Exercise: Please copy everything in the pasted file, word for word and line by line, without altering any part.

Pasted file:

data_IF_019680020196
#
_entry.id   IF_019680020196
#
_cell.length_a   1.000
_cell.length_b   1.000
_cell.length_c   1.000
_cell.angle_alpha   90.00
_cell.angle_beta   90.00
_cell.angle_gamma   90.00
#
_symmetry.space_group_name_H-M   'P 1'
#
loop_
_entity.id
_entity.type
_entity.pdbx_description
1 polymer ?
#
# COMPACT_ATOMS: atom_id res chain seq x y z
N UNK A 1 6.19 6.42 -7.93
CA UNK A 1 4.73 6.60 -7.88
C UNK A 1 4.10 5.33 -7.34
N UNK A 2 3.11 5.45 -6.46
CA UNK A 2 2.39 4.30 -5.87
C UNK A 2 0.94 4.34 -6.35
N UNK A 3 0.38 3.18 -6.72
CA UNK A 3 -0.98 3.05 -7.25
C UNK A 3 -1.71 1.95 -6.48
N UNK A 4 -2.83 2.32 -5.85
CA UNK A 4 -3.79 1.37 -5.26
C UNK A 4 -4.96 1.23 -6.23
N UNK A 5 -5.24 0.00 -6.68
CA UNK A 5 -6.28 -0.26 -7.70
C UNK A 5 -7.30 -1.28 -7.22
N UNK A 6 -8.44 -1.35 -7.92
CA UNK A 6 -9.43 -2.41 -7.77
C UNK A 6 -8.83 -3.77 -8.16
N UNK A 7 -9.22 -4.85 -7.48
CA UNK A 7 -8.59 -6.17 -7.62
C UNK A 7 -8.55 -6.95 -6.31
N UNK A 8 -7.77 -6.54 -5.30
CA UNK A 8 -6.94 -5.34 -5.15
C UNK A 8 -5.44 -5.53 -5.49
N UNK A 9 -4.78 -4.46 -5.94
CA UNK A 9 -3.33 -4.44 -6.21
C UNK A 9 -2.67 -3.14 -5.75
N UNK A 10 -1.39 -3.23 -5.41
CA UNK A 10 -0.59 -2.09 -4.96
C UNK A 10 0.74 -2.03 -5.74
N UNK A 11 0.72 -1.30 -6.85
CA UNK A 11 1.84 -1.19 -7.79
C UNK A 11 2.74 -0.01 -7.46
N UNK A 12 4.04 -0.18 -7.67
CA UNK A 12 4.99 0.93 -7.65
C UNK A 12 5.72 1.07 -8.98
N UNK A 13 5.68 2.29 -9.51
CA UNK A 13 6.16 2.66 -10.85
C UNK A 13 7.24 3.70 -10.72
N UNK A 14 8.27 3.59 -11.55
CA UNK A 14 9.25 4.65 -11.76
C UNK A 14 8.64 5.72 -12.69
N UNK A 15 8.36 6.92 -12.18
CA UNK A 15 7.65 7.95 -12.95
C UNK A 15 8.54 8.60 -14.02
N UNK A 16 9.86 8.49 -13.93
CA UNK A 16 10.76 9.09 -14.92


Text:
data_IF_019680020196
#
_entry.id   IF_019680020196
#
_cell.length_a   1.000
_cell.length_b   1.000
_cell.length_c   1.000
_cell.angle_alpha   90.00
_cell.angle_beta   90.00
_cell.angle_gamma   90.00
#
_symmetry.space_group_name_H-M   'P 1'
#
loop_
_entity.id
_entity.type
_entity.pdbx_description
1 polymer ?
#
# COMPACT_ATOMS: atom_id res chain seq x y z
N UNK A 1 6.19 6.42 -7.93
CA UNK A 1 4.73 6.60 -7.88
C UNK A 1 4.10 5.33 -7.34
N UNK A 2 3.11 5.45 -6.46
CA UNK A 2 2.39 4.30 -5.87
C UNK A 2 0.94 4.34 -6.35
N UNK A 3 0.38 3.18 -6.72
CA UNK A 3 -0.98 3.05 -7.25
C UNK A 3 -1.71 1.95 -6.48
N UNK A 4 -2.83 2.32 -5.85
CA UNK A 4 -3.79 1.37 -5.26
C UNK A 4 -4.96 1.23 -6.23
N UNK A 5 -5.24 0.00 -6.68
CA UNK A 5 -6.28 -0.26 -7.70
C UNK A 5 -7.30 -1.28 -7.22
N UNK A 6 -8.44 -1.35 -7.92
CA UNK A 6 -9.43 -2.41 -7.77
C UNK A 6 -8.83 -3.77 -8.16
N UNK A 7 -9.22 -4.85 -7.48
CA UNK A 7 -8.59 -6.17 -7.62
C UNK A 7 -8.55 -6.95 -6.31
N UNK A 8 -7.77 -6.54 -5.30
CA UNK A 8 -6.94 -5.34 -5.15
C UNK A 8 -5.44 -5.53 -5.49
N UNK A 9 -4.78 -4.46 -5.94
CA UNK A 9 -3.33 -4.44 -6.21
C UNK A 9 -2.67 -3.14 -5.75
N UNK A 10 -1.39 -3.23 -5.41
CA UNK A 10 -0.59 -2.09 -4.96
C UNK A 10 0.74 -2.03 -5.74
N UNK A 11 0.72 -1.30 -6.85
CA UNK A 11 1.84 -1.19 -7.79
C UNK A 11 2.74 -0.01 -7.46
N UNK A 12 4.04 -0.18 -7.67
CA UNK A 12 4.99 0.93 -7.65
C UNK A 12 5.72 1.07 -8.98
N UNK A 13 5.68 2.29 -9.51
CA UNK A 13 6.16 2.66 -10.85
C UNK A 13 7.24 3.70 -10.72
N UNK A 14 8.27 3.59 -11.55
CA UNK A 14 9.25 4.65 -11.76
C UNK A 14 8.64 5.72 -12.69
N UNK A 15 8.36 6.92 -12.18
CA UNK A 15 7.65 7.95 -12.95
C UNK A 15 8.54 8.60 -14.02
N UNK A 16 9.86 8.49 -13.93
CA UNK A 16 10.76 9.09 -14.92